6. ^ Boyd, Brian (August 5, 2008). "Charter Communications to cut Fox 25 from Westport lineup". The Standard-Times. Retrieved December 8, 2008. 
  7. ^ Bray, Hiawatha (December 17, 2008). "Fox outlet may be forced to drop analog early". The Boston Globe. Retrieved December 18, 2008. 
  8. ^ Alex Pham, Jim Puzzanghera (February 5, 2009). "House votes to delay digital TV transition by four months". The Los Angeles Times.,0,2606492.story. Retrieved February 23, 2009. 
  9. ^ "Notification of Suspension of Operations". CDBS Public Access. Federal Communications Commission. February 27, 2009. Retrieved March 8, 2009. 
  10. ^
  11. ^
  12. ^
  13. ^
  14. ^ a b
  15. ^ Bickelhaupt, Susan (August 4, 1993). "WFXT brings you the news at 10". The Boston Globe. Retrieved February 13, 2011.  (subscription content preview)
  16. ^ Biddle, Frederick M. (September 7, 1994). "Daytime shuffle cuts some talk shows". The Boston Globe. Retrieved May 1, 2011.  (subscription content preview)
  17. ^ Biddle, Frederick M. (January 25, 1995). "Fox news turns to other sources". The Boston Globe. Retrieved May 1, 2011.  (subscription content preview)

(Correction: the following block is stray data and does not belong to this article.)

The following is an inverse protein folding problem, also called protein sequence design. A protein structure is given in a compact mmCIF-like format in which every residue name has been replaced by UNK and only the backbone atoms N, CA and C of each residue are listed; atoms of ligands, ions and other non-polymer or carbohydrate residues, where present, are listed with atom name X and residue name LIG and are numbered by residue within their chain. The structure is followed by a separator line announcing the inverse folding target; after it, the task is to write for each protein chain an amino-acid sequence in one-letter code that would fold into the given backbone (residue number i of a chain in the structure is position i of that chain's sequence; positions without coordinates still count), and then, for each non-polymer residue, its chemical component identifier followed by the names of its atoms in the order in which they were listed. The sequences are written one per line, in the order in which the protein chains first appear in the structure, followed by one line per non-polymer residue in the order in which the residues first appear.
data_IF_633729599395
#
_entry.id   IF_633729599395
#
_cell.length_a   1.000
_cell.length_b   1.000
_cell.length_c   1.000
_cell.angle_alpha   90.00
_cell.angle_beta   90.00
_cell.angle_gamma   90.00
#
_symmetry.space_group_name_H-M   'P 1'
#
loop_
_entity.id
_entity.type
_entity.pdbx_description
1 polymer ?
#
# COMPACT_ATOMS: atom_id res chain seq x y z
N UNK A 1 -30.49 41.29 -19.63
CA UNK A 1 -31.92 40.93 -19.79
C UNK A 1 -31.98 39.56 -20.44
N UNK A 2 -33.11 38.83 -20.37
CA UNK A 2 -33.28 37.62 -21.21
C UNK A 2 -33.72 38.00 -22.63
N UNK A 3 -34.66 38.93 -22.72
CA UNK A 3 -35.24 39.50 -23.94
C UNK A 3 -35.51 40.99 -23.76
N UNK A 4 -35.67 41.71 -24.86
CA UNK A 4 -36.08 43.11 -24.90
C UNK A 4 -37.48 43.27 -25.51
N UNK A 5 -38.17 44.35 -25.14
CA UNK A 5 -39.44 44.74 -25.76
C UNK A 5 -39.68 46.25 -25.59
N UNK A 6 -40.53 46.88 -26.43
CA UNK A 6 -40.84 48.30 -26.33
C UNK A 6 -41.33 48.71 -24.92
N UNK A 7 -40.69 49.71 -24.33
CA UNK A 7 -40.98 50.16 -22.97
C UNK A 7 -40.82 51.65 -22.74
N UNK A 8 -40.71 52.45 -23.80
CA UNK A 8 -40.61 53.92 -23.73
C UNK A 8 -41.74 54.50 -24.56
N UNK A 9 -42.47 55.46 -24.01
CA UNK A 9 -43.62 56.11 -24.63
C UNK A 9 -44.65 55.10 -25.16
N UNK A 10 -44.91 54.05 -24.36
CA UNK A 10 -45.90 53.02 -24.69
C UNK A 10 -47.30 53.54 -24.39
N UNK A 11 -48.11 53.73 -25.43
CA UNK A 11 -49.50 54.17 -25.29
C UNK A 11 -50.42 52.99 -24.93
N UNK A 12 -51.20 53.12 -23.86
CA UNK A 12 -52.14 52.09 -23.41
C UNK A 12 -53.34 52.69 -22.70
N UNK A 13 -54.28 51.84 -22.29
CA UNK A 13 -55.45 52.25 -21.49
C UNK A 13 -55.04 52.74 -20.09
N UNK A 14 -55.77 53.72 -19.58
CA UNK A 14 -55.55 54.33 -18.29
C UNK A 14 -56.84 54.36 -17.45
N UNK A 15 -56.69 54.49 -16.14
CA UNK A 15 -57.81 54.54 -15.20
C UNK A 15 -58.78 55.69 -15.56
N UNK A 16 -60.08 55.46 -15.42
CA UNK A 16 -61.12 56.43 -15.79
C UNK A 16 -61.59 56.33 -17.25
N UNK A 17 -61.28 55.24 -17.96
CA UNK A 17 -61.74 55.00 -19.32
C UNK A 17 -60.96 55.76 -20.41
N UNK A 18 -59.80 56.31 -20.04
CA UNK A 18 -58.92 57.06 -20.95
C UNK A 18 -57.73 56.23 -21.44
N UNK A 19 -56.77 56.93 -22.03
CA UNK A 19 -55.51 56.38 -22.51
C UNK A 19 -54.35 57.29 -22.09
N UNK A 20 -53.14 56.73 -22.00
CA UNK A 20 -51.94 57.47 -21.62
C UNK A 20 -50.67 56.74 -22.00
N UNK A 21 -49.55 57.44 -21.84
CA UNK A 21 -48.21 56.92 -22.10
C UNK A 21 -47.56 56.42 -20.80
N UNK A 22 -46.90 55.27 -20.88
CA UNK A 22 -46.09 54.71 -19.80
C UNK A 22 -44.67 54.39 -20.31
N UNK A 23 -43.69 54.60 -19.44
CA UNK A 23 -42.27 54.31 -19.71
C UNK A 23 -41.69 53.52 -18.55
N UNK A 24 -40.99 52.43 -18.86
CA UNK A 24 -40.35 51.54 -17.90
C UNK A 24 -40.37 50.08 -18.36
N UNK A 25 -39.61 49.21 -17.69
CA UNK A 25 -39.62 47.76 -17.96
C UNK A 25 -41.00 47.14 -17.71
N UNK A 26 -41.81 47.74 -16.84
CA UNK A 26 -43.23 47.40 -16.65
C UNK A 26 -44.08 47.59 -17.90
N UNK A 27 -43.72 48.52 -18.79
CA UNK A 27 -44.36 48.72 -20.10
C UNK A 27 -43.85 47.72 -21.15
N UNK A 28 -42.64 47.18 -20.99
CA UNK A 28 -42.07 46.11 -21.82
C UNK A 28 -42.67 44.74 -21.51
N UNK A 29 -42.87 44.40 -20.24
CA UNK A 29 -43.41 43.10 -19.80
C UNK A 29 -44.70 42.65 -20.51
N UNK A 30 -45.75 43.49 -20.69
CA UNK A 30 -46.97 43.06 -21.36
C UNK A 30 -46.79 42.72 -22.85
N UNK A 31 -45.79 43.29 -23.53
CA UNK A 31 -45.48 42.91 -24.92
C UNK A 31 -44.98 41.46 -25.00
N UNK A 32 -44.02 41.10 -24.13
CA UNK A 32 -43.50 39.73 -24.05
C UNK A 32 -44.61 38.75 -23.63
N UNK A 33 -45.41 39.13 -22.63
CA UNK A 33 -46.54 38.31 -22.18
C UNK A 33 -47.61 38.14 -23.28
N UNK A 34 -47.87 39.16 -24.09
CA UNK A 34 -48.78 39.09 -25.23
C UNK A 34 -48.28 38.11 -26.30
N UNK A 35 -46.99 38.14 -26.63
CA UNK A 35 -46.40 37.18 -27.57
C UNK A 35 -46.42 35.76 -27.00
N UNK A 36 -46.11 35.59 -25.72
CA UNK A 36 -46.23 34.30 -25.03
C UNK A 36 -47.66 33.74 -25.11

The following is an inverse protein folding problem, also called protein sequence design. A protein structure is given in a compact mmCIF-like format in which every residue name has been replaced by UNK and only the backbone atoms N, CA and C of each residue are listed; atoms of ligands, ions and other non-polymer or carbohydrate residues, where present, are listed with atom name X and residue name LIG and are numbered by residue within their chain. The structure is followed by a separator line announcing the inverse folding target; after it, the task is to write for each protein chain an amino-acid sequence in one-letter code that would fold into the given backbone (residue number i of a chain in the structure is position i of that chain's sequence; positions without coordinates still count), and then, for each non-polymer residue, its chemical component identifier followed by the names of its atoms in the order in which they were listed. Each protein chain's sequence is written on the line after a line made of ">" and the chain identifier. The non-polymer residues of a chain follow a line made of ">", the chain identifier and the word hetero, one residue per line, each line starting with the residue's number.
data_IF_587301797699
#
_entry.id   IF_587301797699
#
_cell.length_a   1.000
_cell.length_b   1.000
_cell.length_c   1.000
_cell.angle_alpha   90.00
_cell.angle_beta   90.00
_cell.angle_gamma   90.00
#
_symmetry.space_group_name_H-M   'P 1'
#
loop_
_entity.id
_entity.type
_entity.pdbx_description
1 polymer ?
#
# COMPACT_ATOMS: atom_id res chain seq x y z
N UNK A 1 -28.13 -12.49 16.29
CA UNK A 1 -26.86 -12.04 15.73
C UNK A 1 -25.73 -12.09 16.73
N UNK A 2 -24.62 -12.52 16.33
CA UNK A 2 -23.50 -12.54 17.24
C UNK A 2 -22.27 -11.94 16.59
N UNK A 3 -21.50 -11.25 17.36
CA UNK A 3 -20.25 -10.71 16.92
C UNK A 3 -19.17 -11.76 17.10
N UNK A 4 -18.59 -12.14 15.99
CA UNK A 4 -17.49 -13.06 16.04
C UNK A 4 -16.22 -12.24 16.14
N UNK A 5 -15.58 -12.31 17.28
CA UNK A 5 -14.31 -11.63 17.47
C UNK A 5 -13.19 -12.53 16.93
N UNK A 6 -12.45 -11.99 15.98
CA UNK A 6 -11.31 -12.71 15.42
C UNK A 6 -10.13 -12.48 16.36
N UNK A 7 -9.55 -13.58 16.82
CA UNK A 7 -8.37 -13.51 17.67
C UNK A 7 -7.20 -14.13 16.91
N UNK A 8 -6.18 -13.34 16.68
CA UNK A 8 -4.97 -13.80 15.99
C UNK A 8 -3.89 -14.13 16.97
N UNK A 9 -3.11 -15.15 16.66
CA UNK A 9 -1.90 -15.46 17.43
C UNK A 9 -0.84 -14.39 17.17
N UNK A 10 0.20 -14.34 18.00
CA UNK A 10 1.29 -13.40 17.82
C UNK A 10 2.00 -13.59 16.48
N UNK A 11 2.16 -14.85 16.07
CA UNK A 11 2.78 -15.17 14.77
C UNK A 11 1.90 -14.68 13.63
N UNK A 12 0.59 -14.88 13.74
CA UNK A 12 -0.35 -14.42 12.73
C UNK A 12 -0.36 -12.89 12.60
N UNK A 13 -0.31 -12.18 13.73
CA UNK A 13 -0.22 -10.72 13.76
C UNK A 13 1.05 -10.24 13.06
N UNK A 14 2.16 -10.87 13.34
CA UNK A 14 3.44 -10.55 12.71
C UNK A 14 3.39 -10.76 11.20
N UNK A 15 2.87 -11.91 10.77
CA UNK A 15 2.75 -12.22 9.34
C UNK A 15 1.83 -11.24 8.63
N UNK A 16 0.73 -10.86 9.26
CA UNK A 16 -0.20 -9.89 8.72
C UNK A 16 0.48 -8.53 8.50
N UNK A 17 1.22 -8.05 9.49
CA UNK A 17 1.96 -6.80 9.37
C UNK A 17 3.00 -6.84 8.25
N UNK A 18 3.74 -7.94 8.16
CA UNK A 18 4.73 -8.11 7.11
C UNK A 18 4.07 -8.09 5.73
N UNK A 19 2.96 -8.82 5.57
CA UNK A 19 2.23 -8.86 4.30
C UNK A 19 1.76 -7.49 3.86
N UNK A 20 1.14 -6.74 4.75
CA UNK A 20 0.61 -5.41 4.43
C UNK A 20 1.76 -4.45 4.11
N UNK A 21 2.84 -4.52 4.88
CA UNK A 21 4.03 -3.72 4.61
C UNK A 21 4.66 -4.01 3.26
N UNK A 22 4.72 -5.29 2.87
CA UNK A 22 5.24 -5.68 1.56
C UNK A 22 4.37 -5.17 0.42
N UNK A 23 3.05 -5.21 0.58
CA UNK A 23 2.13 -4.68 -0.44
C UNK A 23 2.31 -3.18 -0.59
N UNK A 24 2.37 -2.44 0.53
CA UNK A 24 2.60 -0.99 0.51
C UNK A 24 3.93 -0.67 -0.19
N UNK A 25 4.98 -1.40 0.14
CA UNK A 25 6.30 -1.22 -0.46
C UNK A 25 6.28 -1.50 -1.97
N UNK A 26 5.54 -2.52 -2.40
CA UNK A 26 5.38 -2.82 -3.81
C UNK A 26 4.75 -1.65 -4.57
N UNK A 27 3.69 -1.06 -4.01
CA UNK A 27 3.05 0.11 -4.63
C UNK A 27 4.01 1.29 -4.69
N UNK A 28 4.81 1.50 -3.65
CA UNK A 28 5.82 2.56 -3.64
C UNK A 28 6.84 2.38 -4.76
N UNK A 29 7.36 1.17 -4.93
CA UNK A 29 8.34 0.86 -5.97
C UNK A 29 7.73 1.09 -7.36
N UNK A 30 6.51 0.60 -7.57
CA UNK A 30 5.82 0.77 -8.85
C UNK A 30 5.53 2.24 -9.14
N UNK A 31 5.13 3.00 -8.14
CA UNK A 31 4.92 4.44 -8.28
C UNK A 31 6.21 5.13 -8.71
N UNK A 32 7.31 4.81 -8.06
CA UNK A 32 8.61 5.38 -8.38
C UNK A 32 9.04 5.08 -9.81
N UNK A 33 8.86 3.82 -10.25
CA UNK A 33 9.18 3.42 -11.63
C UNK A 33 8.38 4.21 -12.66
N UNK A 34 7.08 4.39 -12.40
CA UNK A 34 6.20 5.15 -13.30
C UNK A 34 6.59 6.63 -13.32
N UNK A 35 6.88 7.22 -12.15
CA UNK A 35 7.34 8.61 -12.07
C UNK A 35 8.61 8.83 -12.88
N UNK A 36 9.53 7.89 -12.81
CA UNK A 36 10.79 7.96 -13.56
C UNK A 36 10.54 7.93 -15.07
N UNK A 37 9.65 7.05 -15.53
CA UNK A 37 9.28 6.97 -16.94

18. ^ Fybush, Scott (September 6, 1996). "More on WROR and WKLB". New England RadioWatch. Retrieved February 13, 2011. 
  19. ^ Jurkowitz, Mark (June 5, 2001). "Applegate launches Fox's 4:30 newscast". The Boston Globe. Retrieved February 13, 2011.  (subscription content preview)
  20. ^ a b c Ryan, Suzzanne C. (September 18, 2003). "The morning jolt". The Boston Globe. Retrieved February 13, 2011. 
  21. ^ "Applegate Polishes Big Apple". Broadcasting & Cable. October 17, 2004. Retrieved February 13, 2011. 
  22. ^ Jurkowitz, Mark (August 13, 2004). "WFXT sets Sunday news show". The Boston Globe. Retrieved February 13, 2011.  (subscription content preview)
  23. ^
  24. ^ FOX 25 to Launch 6:30 PM News
  25. ^ Malone, Michael, "WFXT, WBZ to Share in Boston: Fox and CBS do a deal in #7 DMA", Broadcasting & Cable, May 19, 2009
  26. ^
  27. ^

External links